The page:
Tuesday, August 28, 2012

Day 3 Wet everything (Carmarthen-Kidwelly)

Leaving Carmarthen on a dull, wet summer's day
It was clear from the moment we parked in Carmarthen that the weather was not going to be kind to us.

First, which boots to wear? Both pairs were damp, uninviting and distinctively whiffy so I opted for the slightly larger size to allow my fast-disintegrating feet some extra toe room. Only 13 miles today, a stroll in the park compared to yesterday’s 18+ miles.

Harri had warned me in advance that the walk out of Carmarthen might be a bit ‘boring’ – nothing new there then. Actually, for once boring was good because it meant we walked quickly in the rain and had several miles under our belts before an official coast path sign sadistically directed us into a field.

If anyone's listening, I don't mind walking along roads...
On the whole, there was less mud around today but at the edge of one field, several feet of thick, brown, gunge lay between me and the stile. Harri tiptoed across, getting very muddy in the process, but every time I put my foot down, it sunk deeper and deeper into the mud.

At this point, I tend to do my ‘I’ve had enough of this’ speech, accompanied by a little stomping and some reminiscing about ‘perfect’ places for hiking, like Madeira, Portugal, Spain... anywhere that's not wet and muddy. I then peruse said field’s perimeter to see if there’s another way to cross (climbing an oak and dropping from its highest branch, wading through a waist-high river, cutting through barbed wire with my cheese knife) but, unfortunately, on this occasion, there was no obvious alternative.

Now Harri isn’t an overly-romantic man but even he can see when a small amount of chivalry might be a good idea. ‘Stand back’ I heard him shouting, before he proceeded to lift several large stones and hurl them into the mud. A few sank into the brown abyss without trace but two of the larger ones stuck firm and, choosing my route carefully, I was able to wobble my way precariously to the stile. Oh, the joys of coast path walking!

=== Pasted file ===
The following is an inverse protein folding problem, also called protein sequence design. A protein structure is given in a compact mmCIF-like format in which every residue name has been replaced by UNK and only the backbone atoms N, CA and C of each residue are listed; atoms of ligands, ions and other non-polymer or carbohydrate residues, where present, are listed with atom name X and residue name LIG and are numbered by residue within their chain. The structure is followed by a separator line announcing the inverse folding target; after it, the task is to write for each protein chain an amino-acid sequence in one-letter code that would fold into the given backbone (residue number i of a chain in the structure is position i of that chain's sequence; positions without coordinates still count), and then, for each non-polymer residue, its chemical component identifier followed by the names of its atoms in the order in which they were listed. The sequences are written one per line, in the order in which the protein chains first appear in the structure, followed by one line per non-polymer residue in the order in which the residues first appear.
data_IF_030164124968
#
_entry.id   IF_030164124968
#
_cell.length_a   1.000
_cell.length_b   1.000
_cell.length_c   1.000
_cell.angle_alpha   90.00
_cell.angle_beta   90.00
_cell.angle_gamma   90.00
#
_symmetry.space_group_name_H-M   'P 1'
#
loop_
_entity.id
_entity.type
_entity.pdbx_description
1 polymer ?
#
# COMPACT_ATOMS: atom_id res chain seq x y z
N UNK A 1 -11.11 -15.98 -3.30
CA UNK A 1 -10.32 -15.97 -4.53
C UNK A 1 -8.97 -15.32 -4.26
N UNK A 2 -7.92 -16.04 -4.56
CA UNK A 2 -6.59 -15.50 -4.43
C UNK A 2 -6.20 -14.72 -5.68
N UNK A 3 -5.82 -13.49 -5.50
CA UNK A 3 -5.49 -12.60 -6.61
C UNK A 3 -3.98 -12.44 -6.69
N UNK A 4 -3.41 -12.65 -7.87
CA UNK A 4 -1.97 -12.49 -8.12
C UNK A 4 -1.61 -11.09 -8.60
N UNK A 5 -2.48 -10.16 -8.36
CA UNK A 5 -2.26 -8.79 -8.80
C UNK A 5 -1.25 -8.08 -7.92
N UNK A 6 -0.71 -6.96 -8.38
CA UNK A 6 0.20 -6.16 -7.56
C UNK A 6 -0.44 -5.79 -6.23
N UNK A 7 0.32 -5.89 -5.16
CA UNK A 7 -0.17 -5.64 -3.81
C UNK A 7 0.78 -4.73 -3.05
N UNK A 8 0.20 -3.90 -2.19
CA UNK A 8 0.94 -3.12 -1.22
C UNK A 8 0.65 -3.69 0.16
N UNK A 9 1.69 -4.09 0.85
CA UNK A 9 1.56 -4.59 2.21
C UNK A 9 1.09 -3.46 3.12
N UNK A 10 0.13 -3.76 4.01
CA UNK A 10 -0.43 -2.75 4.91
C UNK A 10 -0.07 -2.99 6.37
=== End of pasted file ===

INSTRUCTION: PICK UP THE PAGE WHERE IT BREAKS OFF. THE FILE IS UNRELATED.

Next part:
I was excited about reaching Ferryside. A few months ago, my writer friend Marilyn and I went house hunting (for her) in Carmarthenshire and Pembrokeshire and, out of curiosity, we visited Ferryside to look at a dilapidated terraced house in Horton View, up for auction with a price guide of between £15-20,000. The house ultimately sold for £42,000 and I was curious to see what, if any, progress had been made on its redevelopment.

I had no trouble finding the house, but was sad to find it in the same sorry state as months earlier (hopefully its new owner will bring it back into use in the near future).
Finally, we're back on the blustery, grey coast

We hadn’t passed any suitable seating for hours, but we were spoilt for choice in Ferryside, where four empty benches graced the windy, grey estuary and provided great views of Llansteffan.  All these estuary circulars were getting us down a bit; in Cornwall, ferries still run between Falmouth and St Mawes, Padstow and Roche, cutting down on miles of dreary, unnecessary walking. Hopefully, one day, when the Wales Coast Path is bringing in thousands of foreign tourists, it might become financially viable to resurrect Carmarthenshire’s ferries; until then, there’s no choice but to trek upstream until you reach a bridge.

The Swansea train leaving Ferryside
The route from Ferryside to Kidwelly was unnotable; more paths without views, more trekking through fields and woodland. Fewer cows, slightly less mud.

We entered Kidwelly on the cycle path, but, with the weather noticeably windier than on previous days, there were no cyclists to dodge.

Cold, wet and shivering, the 45-minute wait at the deserted Kidwelly station and the over-inflated single ticket price to Carmarthen (£4.20) did nothing to lift our spirits.

The next section takes us to Burry Port and beyond. It simply has to get better. . .

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